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President Obama, after a thumping in the mid-terms (except in California) and with a little over two years left in his Presidency, seems to be moving toward a strategy of saying "Screw Congress" and going it alone, using the powers of the Presidency to accomplish what Congress is unwilling or unable to do: combating world climate change, immigration reform, fighting ISIS, net Internet neutrality, etc.

He has announced that he has pledged $2.5 billion in American funds to the Green Climate Fund at the G20 summit in Australia, after working out a secret deal with China to reduce carbon emissions in their respective countries over the next decade. This, as a climate change denier, Sen. James Imhofe of Oklahoma, prepares to take over the chairmanship of the Senate committee overseeing this area next year.

Next week, Obama plans to announce a broad overhaul of the nation's immigration enforcement system that will stop the deportation of up to five million "illegal" immigrants and allow them to obtain work permits. This is certain to enflame the Republicans in Congress as they, the political party Americans like the least, prepare to take over the body of government Americans trust the least (Congress).

Obama is also seeking additional billions from Congress to fight ISIS and to double the troops being sent to Iraq, putting the GOP war hawks like John McCain in a bind: they can't adopt their reflexive attitude of opposing the President on everything he wants, when he has essentially sided with them.

On Net Internet neutrality, Obama's urging of a free and open Internet was a bold statement of a position that many progressives have sought from him. Let's hope he follows through on this.

On Net Internet neutrality, Obama's urging of a free and open Internet was a bold statement of a position that many progressives have sought from him. Let's hope he follows through on this.

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Another item on the President's near term agenda is the Keystone Pipeline, which may pass Congress this year and be sent to him for signature or veto. He seems to be tending towards a veto, saying that the pipeline is for Canadian oil that will be sent abroad and not used in the U.S. Lurking in the background here is that the Koch Brothers' refineries would also benefit from the pipeline, if it is approved. Louisiana Democrat Senator Mary Landrieu is a goner either way, so the President should not bend over backwards to help her by approving Keystone.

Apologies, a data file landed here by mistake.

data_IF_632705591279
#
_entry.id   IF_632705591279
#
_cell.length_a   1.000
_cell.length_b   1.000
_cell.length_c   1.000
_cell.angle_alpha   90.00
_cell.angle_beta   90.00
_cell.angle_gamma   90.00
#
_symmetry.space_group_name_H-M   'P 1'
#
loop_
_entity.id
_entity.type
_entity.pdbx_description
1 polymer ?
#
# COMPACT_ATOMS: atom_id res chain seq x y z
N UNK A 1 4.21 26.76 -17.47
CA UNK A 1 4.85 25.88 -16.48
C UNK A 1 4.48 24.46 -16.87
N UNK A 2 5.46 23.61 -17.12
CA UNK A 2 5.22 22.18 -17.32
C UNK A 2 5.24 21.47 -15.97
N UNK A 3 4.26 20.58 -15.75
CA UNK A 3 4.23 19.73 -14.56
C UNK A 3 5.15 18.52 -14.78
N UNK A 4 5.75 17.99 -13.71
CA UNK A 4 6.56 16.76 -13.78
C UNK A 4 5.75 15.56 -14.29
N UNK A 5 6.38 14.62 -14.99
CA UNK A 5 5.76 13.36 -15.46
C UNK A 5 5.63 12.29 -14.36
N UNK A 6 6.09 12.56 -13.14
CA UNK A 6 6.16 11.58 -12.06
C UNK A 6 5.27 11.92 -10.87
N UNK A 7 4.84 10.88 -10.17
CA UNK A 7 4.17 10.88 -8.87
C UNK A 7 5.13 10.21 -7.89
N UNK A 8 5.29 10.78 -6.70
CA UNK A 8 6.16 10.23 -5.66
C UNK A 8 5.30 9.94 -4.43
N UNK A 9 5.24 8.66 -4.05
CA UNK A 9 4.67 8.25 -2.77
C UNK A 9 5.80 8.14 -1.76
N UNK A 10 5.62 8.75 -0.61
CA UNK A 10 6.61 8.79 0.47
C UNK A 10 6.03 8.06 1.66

Also on the horizon is the case the Supreme Count recently ripped away from the Circuit Court of Appeals before it could hold an en banc hearing on the panel decision on Obamacare regarding the glitch in the law concerning the state versus federal healthcare systems now in place. Many pundits think the conservative five Grumpy Old Men on the Court will use this case to gut Obamacare, throwing many millions of young people off their parents' policies, leaving those with pre-existing conditions hung out to dry, and millions of poor people without healthcare. How will Obama deal with this if it happens before the end of his term?

Impeachment

Some of the more radical Republicans in Congress are mumbling the word "Impeachment" if Obama goes forward with his strategy of thumbing his nose at Congress. It was in the seventh year of President Clinton's Presidency that the Republican-controlled House impeached him, before the Senate acquitted him.

The same could happen to Obama, but rather than lying about a tawdry affair with a White House intern, Obama would be brought to trial in the Senate for doing his job of running the country and trying to solve its problems, a job that Congress has refused to do themselves. If this happened, it would make the U.S. look like a banana republic, trying to depose its leader because it disagrees with his policies.

But if the GOP managed to get rid of President Obama before the end of his term, they would get President Joe Biden, unless they think of ways to get rid of him too. Then we would have President John Boehner.

ted vaill

If all this breaks right, by the 2016 elections, the GOP will have alienated young people, women, and minorities so much that we will have a Democratic President and Congress in January, 2017.

Ted Vaill